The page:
A thriving online bazaar selling stolen payment card data has been hacked in a heist that leaked the records for more than 26 million cards, KrebsOnSecurity reported
on Tuesday. The 26 million figure isn't significant only to the legitimate consumers and businesses who own the stolen cards or the financial institutions that issued them. Fortunately for the card owners, the database is now in the hands of affected financial institutions, who can invalidate and replace the cards.
The number, therefore, is perhaps a bigger deal because it represents a significant fraction of the world's stolen-card inventory. Krebs said that Gemini Advisory, a company that monitors dozens of underground markets trafficking stolen card data, currently tracks a total of 87 million credit and debit card records. The haul of 26 million cards means that about a third of that supply has been taken out of circulation in a single swipe.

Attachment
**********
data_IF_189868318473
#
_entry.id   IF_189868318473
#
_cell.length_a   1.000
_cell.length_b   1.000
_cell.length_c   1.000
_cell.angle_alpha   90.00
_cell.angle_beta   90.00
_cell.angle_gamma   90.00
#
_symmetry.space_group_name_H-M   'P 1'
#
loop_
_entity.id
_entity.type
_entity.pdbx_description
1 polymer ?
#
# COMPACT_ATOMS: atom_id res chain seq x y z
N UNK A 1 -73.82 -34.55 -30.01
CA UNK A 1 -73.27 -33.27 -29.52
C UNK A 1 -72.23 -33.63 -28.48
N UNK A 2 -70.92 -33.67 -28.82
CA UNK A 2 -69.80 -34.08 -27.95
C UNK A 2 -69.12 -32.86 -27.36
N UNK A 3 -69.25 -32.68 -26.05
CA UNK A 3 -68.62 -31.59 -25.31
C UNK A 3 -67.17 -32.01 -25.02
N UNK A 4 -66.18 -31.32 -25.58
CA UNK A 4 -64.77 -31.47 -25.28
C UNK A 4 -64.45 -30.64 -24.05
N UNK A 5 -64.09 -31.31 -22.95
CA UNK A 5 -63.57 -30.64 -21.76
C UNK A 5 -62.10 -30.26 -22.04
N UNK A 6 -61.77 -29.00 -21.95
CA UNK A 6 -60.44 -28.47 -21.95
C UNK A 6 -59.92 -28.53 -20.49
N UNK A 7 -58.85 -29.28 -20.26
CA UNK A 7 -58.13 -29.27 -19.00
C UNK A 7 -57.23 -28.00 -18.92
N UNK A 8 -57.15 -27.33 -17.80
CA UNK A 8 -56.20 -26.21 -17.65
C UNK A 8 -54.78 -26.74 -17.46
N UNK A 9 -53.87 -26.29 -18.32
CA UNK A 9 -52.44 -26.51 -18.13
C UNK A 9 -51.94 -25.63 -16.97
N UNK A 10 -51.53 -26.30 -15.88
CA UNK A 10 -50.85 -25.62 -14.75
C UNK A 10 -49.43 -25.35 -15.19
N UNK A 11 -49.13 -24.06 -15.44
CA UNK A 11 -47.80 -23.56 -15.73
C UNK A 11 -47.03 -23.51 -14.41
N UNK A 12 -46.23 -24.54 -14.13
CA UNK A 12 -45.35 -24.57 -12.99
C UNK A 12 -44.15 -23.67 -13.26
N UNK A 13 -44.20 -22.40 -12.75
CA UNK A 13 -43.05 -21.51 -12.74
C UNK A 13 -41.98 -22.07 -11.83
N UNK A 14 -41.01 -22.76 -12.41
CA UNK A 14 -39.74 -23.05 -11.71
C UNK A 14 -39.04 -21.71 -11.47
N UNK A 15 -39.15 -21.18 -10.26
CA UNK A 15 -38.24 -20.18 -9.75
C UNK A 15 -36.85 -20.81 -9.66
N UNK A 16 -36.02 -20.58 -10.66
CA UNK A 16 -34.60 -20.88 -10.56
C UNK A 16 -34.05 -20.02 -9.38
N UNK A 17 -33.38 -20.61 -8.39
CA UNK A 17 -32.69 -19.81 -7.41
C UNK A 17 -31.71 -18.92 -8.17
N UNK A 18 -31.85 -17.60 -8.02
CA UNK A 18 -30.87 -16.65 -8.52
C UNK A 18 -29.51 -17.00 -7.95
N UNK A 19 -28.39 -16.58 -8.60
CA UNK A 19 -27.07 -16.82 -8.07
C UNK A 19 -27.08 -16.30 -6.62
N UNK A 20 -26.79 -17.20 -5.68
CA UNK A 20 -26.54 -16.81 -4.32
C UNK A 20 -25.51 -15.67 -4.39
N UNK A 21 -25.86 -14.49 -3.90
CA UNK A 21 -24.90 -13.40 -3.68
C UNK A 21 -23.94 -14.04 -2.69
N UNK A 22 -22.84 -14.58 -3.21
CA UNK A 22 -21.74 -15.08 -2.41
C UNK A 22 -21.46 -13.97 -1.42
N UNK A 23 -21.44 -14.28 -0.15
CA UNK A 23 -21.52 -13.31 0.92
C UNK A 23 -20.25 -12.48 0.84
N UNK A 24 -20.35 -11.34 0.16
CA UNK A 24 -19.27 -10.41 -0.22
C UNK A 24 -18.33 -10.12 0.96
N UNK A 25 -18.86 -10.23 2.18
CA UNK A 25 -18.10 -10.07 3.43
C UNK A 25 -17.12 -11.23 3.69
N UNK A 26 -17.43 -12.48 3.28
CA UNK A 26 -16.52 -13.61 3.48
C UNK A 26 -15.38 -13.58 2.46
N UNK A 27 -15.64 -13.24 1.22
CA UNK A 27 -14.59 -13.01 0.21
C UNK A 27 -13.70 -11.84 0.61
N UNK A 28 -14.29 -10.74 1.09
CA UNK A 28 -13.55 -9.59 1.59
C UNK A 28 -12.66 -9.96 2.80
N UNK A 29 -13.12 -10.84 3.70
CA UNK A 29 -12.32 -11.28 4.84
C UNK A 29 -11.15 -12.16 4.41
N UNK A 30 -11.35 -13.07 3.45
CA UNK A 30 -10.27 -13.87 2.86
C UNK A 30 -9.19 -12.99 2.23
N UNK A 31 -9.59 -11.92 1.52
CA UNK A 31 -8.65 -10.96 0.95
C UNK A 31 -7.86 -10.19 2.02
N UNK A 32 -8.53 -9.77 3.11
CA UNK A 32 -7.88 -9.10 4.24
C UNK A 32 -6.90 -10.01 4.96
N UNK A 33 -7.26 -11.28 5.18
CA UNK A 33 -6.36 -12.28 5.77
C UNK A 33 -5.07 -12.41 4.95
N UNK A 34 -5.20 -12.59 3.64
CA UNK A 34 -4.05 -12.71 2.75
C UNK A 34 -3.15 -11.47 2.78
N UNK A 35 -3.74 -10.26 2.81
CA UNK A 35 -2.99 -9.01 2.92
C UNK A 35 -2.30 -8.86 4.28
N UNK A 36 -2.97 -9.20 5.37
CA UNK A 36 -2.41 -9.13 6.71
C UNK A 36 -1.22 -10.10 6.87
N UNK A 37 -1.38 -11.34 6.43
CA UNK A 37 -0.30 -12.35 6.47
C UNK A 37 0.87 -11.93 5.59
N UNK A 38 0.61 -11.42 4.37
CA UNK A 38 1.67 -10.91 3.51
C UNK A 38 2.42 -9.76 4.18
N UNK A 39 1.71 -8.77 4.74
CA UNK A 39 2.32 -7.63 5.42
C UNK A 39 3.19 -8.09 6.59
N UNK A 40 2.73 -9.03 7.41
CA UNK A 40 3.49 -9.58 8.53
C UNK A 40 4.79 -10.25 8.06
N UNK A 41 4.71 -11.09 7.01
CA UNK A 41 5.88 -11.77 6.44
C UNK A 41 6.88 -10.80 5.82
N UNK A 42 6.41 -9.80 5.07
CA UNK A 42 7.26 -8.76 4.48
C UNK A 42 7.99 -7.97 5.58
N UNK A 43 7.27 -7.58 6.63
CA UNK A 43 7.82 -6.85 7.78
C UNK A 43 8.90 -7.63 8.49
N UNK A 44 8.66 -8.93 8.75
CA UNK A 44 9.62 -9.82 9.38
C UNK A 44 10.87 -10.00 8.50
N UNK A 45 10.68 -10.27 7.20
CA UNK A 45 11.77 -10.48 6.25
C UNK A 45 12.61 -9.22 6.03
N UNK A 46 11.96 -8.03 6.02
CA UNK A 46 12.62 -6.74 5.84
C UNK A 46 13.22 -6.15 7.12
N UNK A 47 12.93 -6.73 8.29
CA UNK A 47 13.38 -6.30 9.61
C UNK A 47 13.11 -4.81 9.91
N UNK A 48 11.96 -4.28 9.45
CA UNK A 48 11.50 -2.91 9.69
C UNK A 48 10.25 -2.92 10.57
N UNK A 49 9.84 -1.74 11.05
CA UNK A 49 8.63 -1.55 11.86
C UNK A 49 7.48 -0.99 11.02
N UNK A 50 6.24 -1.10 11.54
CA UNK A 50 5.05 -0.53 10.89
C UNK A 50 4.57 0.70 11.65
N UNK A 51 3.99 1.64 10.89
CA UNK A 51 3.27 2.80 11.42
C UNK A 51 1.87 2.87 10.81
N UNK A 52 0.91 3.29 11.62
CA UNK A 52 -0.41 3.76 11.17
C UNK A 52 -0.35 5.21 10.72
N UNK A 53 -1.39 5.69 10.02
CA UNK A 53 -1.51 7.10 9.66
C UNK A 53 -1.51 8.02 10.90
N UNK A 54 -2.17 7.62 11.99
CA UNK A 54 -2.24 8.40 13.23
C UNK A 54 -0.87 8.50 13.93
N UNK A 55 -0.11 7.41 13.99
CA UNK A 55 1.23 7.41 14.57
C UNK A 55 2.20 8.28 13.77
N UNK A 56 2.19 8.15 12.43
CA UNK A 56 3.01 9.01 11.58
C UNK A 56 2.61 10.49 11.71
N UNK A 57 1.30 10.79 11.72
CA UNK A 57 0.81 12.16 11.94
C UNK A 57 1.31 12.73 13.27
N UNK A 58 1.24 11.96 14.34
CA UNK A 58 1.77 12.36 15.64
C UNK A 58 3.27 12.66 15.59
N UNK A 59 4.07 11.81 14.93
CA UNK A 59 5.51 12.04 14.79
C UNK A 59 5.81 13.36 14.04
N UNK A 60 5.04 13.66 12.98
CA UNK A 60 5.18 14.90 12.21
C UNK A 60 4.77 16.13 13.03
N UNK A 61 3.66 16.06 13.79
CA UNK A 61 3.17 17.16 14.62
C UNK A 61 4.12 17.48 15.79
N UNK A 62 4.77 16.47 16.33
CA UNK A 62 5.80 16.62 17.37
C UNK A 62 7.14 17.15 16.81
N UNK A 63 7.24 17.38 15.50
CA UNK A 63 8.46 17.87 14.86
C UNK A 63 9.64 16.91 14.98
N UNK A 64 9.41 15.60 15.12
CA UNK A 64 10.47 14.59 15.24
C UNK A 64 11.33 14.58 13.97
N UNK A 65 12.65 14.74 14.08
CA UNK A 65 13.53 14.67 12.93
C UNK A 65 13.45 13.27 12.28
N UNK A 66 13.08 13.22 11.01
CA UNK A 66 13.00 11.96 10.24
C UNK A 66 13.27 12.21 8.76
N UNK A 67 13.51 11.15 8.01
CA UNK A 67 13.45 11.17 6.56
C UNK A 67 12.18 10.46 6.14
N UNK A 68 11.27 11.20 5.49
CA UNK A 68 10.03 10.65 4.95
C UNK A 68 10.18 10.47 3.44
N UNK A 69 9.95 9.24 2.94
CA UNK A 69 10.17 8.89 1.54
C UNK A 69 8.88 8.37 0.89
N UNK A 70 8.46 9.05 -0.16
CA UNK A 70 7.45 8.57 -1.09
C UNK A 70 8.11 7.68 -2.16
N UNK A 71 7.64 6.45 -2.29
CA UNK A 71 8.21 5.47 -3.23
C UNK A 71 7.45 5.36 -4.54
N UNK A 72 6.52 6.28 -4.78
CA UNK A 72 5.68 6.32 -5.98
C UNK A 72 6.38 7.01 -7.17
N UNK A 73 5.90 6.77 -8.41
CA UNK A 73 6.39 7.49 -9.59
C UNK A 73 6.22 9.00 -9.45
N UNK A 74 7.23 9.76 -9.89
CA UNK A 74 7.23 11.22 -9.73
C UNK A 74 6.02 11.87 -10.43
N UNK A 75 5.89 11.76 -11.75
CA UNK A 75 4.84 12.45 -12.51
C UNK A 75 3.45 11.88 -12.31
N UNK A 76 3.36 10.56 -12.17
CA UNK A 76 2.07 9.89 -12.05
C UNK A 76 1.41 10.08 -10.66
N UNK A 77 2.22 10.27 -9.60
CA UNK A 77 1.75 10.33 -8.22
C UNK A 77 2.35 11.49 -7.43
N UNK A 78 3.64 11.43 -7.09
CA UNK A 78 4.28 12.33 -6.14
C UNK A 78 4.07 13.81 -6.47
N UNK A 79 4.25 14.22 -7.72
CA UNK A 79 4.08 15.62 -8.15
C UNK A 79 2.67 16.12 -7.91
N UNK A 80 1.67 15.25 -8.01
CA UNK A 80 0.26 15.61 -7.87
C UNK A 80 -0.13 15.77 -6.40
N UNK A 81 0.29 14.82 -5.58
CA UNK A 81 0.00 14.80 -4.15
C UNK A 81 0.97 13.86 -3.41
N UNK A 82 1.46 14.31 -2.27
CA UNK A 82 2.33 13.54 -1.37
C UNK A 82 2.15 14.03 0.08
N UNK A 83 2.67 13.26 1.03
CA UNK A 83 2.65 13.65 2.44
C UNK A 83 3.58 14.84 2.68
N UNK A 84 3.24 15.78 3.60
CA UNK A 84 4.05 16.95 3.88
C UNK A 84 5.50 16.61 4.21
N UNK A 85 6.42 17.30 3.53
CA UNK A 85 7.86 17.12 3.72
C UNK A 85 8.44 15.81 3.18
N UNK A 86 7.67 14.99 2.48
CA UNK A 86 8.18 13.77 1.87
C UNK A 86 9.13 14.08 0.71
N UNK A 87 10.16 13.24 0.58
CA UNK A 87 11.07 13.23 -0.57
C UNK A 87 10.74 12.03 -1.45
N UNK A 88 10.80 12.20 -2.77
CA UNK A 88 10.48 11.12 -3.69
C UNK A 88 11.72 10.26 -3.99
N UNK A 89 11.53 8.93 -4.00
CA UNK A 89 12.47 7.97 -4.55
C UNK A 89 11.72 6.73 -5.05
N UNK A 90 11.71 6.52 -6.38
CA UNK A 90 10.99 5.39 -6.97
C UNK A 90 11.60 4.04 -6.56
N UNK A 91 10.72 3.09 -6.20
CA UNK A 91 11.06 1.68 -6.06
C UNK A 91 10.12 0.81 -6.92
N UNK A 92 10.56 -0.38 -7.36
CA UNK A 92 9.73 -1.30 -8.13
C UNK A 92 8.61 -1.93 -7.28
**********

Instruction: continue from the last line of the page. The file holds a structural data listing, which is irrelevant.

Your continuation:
The hacked market is called BriansClub, a site available at BriansClub[.]at that, for years, has imitated Krebs' site and likeness. The data taken in the hack shows that BriansClub acquired 1.7 million cards in 2015, 2.9 million in 2016, 4.9 million in 2017, 9.2 million in 2018, and 7.6 million in the first eight months of this year. Most of the pilfered data is composed of "dumps," the term card thieves use to describe data that's stored on the magnetic stripe of payment cards. The stolen dumps can be transferred to new cards that crooks use to buy electronics, gift cards, and other large-ticket items from big-box stores. An analysis based on how many of the cards had expiration dates in the future suggests that more than 14 million of the leaked records could still be valid.